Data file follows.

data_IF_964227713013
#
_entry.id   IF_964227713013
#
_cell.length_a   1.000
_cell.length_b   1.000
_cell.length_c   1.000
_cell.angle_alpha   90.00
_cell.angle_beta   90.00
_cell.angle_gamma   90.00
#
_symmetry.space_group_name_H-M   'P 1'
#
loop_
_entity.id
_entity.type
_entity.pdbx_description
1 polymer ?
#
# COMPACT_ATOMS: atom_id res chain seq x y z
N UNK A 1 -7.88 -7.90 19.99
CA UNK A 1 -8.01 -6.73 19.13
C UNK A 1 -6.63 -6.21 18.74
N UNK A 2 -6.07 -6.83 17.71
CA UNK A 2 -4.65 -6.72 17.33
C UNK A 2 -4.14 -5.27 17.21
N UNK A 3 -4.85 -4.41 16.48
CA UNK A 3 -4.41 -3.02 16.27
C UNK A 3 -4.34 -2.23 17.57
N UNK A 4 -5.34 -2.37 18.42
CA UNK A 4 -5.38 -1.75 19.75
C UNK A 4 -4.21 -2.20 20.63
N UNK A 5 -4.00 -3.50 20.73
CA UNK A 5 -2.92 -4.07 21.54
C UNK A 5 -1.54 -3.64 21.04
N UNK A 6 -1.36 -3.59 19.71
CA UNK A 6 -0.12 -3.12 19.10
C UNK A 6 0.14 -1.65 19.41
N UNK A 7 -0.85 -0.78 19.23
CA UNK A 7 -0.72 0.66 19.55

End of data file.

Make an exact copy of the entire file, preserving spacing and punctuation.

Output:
data_IF_964227713013
#
_entry.id   IF_964227713013
#
_cell.length_a   1.000
_cell.length_b   1.000
_cell.length_c   1.000
_cell.angle_alpha   90.00
_cell.angle_beta   90.00
_cell.angle_gamma   90.00
#
_symmetry.space_group_name_H-M   'P 1'
#
loop_
_entity.id
_entity.type
_entity.pdbx_description
1 polymer ?
#
# COMPACT_ATOMS: atom_id res chain seq x y z
N UNK A 1 -7.88 -7.90 19.99
CA UNK A 1 -8.01 -6.73 19.13
C UNK A 1 -6.63 -6.21 18.74
N UNK A 2 -6.07 -6.83 17.71
CA UNK A 2 -4.65 -6.72 17.33
C UNK A 2 -4.14 -5.27 17.21
N UNK A 3 -4.85 -4.41 16.48
CA UNK A 3 -4.41 -3.02 16.27
C UNK A 3 -4.34 -2.23 17.57
N UNK A 4 -5.34 -2.37 18.42
CA UNK A 4 -5.38 -1.75 19.75
C UNK A 4 -4.21 -2.20 20.63
N UNK A 5 -4.00 -3.50 20.73
CA UNK A 5 -2.92 -4.07 21.54
C UNK A 5 -1.54 -3.64 21.04
N UNK A 6 -1.36 -3.59 19.71
CA UNK A 6 -0.12 -3.12 19.10
C UNK A 6 0.14 -1.65 19.41
N UNK A 7 -0.85 -0.78 19.23
CA UNK A 7 -0.72 0.66 19.55